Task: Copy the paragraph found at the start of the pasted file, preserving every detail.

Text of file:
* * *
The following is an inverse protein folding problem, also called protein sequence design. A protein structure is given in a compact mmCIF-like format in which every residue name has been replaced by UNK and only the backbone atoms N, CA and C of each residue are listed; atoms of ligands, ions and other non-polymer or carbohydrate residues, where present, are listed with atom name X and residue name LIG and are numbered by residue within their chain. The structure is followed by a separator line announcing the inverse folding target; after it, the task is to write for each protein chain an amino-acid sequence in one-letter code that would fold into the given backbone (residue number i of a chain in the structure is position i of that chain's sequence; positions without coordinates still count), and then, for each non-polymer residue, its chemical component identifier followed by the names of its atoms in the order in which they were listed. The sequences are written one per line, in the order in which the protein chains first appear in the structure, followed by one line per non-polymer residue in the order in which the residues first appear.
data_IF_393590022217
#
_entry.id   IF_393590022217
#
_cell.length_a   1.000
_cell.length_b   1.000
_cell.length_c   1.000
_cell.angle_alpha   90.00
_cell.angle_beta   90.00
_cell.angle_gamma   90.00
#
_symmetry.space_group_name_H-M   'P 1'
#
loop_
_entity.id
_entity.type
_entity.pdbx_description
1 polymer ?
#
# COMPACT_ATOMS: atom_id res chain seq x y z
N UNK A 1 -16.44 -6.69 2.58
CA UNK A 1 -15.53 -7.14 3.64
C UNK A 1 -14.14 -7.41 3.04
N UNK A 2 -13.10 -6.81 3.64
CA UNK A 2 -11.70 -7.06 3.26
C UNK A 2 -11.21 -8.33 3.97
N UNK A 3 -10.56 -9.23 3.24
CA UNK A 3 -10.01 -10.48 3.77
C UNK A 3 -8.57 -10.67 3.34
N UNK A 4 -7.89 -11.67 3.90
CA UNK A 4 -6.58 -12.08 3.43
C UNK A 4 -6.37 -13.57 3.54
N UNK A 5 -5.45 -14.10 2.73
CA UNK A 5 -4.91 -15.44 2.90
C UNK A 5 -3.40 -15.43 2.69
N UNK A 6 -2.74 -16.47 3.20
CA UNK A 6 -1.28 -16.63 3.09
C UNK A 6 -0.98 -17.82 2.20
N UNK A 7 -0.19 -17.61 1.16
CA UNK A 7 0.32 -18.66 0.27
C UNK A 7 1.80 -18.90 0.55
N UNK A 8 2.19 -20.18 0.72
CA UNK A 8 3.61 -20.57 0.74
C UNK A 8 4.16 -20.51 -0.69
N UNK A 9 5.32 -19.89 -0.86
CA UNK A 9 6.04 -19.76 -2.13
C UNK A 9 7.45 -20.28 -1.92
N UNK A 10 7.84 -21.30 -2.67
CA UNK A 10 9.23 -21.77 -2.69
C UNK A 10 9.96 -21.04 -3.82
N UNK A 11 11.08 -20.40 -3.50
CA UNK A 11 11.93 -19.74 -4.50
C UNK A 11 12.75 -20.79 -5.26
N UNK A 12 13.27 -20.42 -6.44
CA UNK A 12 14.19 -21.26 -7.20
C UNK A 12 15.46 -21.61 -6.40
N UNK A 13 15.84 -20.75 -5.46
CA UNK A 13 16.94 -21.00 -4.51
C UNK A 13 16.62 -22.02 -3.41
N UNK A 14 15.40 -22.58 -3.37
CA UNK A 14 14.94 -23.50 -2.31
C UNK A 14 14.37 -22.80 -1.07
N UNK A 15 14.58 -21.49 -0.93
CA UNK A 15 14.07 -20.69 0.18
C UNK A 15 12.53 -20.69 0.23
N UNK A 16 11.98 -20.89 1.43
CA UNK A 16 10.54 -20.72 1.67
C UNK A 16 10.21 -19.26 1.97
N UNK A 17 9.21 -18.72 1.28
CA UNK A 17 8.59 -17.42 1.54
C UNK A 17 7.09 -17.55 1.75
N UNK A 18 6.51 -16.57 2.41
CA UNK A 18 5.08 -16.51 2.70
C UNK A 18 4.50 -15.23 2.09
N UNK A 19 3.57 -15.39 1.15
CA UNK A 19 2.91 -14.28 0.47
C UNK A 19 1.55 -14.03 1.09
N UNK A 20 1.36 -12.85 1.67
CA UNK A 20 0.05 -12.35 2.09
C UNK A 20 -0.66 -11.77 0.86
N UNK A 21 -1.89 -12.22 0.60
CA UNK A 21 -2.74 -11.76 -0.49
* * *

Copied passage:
The following is an inverse protein folding problem, also called protein sequence design. A protein structure is given in a compact mmCIF-like format in which every residue name has been replaced by UNK and only the backbone atoms N, CA and C of each residue are listed; atoms of ligands, ions and other non-polymer or carbohydrate residues, where present, are listed with atom name X and residue name LIG and are numbered by residue within their chain. The structure is followed by a separator line announcing the inverse folding target; after it, the task is to write for each protein chain an amino-acid sequence in one-letter code that would fold into the given backbone (residue number i of a chain in the structure is position i of that chain's sequence; positions without coordinates still count), and then, for each non-polymer residue, its chemical component identifier followed by the names of its atoms in the order in which they were listed. The sequences are written one per line, in the order in which the protein chains first appear in the structure, followed by one line per non-polymer residue in the order in which the residues first appear.